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According to an article by Yigal Levin in the August 2012 issue of the Bulletin of the American Schools of Oriental Research, the archaeological site of Khirbet Qeiyafa is none other than the Israelite camp mentioned in the story of David and Goliath (1 Samuel 17).

Levin begins his article by rejecting the many recent attempts to identify Khirbet Qeiyafa with one of the sites in the Bible, “especially those that are mentioned in chapter 17 of 1 Samuel, the famous tale of the duel between David and Goliath” (p. 73). Levin disputes Yosef Garfinkel and Saar Ganor’s identification of Qeiyafa with Shaaraim (“Sha’arayim”), in part because while Shaaraim is associated with towns from a period of settlement, Qeiyafa is younger (late IAI or IAII transition). Levin also disputes Gershon Galil’s identification of Qeiyafa with the royal administrative center of Netaim, on the basis that the archaeological finds do not support such an administrative function for the site.

Levin then takes up suggestions by David Adams and by Israel Finkelstein and Alexander Fantalkin in which they make links between the Israelite encampment mentioned in 1 Samuel 17 and Khirbet Qeiyafa. Adams reasons, ‘if one were to take seriously the words attributed to Goliath in his challenge to the Israelites, ‘choose for yourself a man and let him come down to me’ (I Sam 17.8), then it may be that the site of Khirbet Qeiyafa (whether already built, in the process of construction, or not yet fortified) served as Saul’s headquarters on the hill overlooking the battlefield during the famous conflict” (“Between Socoh and Azekah”, p. 65). Finkelstein and Fantalkin similarly point out that Khirbet Qeiyafa “would provide the missing toponym – the place of encampment of the Israelites – in the 1 Sam 17 account” (“Khirbet Qeiyafa”, p. 48) (p. 81).

What Levin proposes, in addition, is that the ma’gal (מעגל) mentioned in 1 Sam. 17.20 refers to the Israelite encampment and should be identified with Khirbet Qeiyafa. Levin notes that the term ma’gal refers especially to a round or circular camp. The circular shape of the Israelite camp matches the distinctive shape of Khirbet Qeiyafa:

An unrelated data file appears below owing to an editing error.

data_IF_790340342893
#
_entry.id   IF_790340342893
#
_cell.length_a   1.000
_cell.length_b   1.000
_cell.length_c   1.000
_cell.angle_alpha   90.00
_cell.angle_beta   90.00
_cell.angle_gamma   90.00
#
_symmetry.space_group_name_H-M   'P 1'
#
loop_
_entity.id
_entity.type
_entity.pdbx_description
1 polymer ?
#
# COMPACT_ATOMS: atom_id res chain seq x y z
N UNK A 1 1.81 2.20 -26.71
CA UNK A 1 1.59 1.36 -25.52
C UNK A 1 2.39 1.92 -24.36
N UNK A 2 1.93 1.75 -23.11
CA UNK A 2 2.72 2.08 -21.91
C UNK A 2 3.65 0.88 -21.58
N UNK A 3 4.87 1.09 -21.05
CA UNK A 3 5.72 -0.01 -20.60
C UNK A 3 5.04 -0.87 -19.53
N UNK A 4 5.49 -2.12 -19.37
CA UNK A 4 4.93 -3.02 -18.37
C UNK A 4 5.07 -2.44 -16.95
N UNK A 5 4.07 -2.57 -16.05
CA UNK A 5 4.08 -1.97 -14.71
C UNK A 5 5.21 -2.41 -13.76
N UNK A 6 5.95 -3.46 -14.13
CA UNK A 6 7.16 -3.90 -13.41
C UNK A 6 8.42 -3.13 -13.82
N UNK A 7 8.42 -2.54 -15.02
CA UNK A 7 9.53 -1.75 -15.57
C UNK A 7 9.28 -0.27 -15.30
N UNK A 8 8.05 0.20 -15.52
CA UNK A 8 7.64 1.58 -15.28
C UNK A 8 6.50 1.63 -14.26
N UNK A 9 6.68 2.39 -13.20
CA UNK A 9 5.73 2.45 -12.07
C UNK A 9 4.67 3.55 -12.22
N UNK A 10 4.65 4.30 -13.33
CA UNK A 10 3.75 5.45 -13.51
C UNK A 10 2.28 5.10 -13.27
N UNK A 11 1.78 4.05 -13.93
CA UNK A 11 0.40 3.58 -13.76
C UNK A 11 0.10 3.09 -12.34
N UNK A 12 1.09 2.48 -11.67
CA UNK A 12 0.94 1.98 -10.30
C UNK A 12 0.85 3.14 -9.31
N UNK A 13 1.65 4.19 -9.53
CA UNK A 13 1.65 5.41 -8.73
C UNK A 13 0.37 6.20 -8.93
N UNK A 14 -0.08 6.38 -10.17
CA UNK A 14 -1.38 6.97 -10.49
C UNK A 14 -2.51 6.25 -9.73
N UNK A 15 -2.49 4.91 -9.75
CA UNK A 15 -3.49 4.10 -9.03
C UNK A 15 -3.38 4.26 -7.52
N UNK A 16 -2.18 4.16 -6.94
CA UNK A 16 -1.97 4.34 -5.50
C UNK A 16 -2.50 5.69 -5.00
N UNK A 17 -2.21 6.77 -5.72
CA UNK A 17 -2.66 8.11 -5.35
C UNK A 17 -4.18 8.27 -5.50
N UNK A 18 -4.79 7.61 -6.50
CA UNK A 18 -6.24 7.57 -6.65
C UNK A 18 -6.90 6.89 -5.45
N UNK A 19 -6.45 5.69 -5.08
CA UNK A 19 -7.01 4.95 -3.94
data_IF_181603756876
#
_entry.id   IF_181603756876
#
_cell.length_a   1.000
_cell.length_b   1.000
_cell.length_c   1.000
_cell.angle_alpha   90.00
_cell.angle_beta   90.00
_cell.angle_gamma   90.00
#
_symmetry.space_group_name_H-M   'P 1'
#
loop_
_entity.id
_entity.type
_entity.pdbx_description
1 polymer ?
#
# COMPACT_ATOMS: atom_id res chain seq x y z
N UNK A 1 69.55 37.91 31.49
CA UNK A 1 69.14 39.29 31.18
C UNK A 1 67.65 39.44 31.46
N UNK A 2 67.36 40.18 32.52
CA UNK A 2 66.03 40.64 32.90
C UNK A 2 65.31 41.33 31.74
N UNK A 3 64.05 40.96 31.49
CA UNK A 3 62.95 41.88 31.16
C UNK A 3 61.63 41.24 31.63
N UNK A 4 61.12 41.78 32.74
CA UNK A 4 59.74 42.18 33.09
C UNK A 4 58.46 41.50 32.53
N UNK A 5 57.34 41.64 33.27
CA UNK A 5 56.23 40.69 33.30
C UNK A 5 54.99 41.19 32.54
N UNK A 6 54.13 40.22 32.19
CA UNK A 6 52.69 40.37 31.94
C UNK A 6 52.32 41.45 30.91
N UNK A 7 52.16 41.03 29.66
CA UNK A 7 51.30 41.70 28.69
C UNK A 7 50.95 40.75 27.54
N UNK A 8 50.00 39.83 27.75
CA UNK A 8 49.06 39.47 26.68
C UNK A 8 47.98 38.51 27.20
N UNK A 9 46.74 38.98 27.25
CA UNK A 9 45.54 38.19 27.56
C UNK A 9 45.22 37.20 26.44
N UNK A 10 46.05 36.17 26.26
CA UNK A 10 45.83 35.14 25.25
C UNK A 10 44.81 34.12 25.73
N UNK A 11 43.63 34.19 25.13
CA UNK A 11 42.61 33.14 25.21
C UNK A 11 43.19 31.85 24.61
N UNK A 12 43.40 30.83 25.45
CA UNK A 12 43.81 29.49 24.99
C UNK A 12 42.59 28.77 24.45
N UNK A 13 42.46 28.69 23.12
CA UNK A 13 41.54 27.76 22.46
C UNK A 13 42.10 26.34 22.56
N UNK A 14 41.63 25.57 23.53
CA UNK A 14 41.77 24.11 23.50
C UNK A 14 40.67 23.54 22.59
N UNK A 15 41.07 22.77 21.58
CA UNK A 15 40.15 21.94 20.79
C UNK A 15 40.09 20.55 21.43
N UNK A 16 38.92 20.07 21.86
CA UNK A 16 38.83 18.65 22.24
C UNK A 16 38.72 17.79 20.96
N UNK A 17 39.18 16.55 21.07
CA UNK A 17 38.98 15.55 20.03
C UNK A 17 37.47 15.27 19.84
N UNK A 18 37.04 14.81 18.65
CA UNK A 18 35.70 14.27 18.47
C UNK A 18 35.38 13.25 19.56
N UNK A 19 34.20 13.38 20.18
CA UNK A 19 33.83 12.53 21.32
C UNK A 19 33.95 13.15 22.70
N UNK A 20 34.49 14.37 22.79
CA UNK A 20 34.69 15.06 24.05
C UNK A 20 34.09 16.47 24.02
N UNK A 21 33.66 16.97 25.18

Khirbet Qeiyafa - round like the ma'gal in 1 Sam. 17.20

Khirbet Qeiyafa – round like the ma’gal in 1 Sam. 17.20

So Levin concludes:

In this case, a round-shaped military installation, placed exactly where many commentators over the ages have assumed that such an installation would be placed, from the approximate time-frame referred to in the biblical story that mentions such an installation, can only mean one thing: Khirbet Qeiyafa is the ma’gal of 1 Sam. 17.20.
(p. 82)

Levin cautions that this “does not, of course ‘prove’ that David really killed Goliath” (p. 83). He acknowledges that the story in 1 Samuel 17 might “not represent any particular historical event at all” and that the ’round camp’ at Khirbet Qeiyafa may have been built decades later than the setting of the story. Yet, Levin notes, the round structure of Khirbet Qeiyafa “would still have been visible and known to the author of 1 Samuel 17, who “guessed its function, and worked it into his story” (p. 84).

So – although identification of archaeological sites with biblical placenames is a risky business – Yigal Levin has pointed out two major factors which support the identification of the Israelite encampment in 1 Samuel 17 with a site which probably only came into being after any “King David” had lived. That is, Khirbet Qeiyafa meets expectations for the approximate geographical position and the circular shape of the Israelite encampment mentioned in 1 Samuel 17 – but is probably a fictional setting invented after the purported time that the duel between David and Goliath had taken place.


Yigal Levin, “The Identification of Khirbet Qeiyafa: A New Suggestion”, Bulletin of the American Schools of Oriental Research 367  (August 2012): 73-86.

See earlier at Remnant of Giants:

Ethnic Cleansing of Khirbat Zakariyya allows for excavation of site mentioned in David and Goliath story, Tel Zakariyya (“Azekah”)“, 29 February 2012

Finkelstein vs. Garfinkel: The historical worth of the story of David vs. Goliath“, 9 May 2011